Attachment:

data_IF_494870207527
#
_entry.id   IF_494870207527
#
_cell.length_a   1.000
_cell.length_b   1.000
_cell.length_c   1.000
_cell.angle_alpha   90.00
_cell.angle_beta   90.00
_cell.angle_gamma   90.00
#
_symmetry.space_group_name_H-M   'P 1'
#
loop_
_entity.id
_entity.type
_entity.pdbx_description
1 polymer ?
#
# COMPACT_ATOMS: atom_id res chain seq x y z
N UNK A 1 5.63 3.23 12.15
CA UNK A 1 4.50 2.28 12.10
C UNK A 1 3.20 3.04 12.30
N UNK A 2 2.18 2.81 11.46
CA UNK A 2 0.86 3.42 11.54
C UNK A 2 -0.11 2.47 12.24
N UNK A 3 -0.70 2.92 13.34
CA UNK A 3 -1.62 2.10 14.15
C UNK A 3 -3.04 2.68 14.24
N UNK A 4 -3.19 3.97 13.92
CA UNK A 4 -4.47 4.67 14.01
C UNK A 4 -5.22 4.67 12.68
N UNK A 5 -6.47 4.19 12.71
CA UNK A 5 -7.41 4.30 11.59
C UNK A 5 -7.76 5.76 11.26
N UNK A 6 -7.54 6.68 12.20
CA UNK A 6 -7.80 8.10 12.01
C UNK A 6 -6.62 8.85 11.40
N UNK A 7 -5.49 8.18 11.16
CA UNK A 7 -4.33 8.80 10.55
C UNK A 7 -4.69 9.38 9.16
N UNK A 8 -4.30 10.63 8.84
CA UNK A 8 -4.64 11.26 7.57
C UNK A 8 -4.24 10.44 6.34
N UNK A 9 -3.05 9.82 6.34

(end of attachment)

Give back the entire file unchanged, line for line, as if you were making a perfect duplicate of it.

data_IF_494870207527
#
_entry.id   IF_494870207527
#
_cell.length_a   1.000
_cell.length_b   1.000
_cell.length_c   1.000
_cell.angle_alpha   90.00
_cell.angle_beta   90.00
_cell.angle_gamma   90.00
#
_symmetry.space_group_name_H-M   'P 1'
#
loop_
_entity.id
_entity.type
_entity.pdbx_description
1 polymer ?
#
# COMPACT_ATOMS: atom_id res chain seq x y z
N UNK A 1 5.63 3.23 12.15
CA UNK A 1 4.50 2.28 12.10
C UNK A 1 3.20 3.04 12.30
N UNK A 2 2.18 2.81 11.46
CA UNK A 2 0.86 3.42 11.54
C UNK A 2 -0.11 2.47 12.24
N UNK A 3 -0.70 2.92 13.34
CA UNK A 3 -1.62 2.10 14.15
C UNK A 3 -3.04 2.68 14.24
N UNK A 4 -3.19 3.97 13.92
CA UNK A 4 -4.47 4.67 14.01
C UNK A 4 -5.22 4.67 12.68
N UNK A 5 -6.47 4.19 12.71
CA UNK A 5 -7.41 4.30 11.59
C UNK A 5 -7.76 5.76 11.26
N UNK A 6 -7.54 6.68 12.20
CA UNK A 6 -7.80 8.10 12.01
C UNK A 6 -6.62 8.85 11.40
N UNK A 7 -5.49 8.18 11.16
CA UNK A 7 -4.33 8.80 10.55
C UNK A 7 -4.69 9.38 9.16
N UNK A 8 -4.30 10.63 8.84
CA UNK A 8 -4.64 11.26 7.57
C UNK A 8 -4.24 10.44 6.34
N UNK A 9 -3.05 9.82 6.34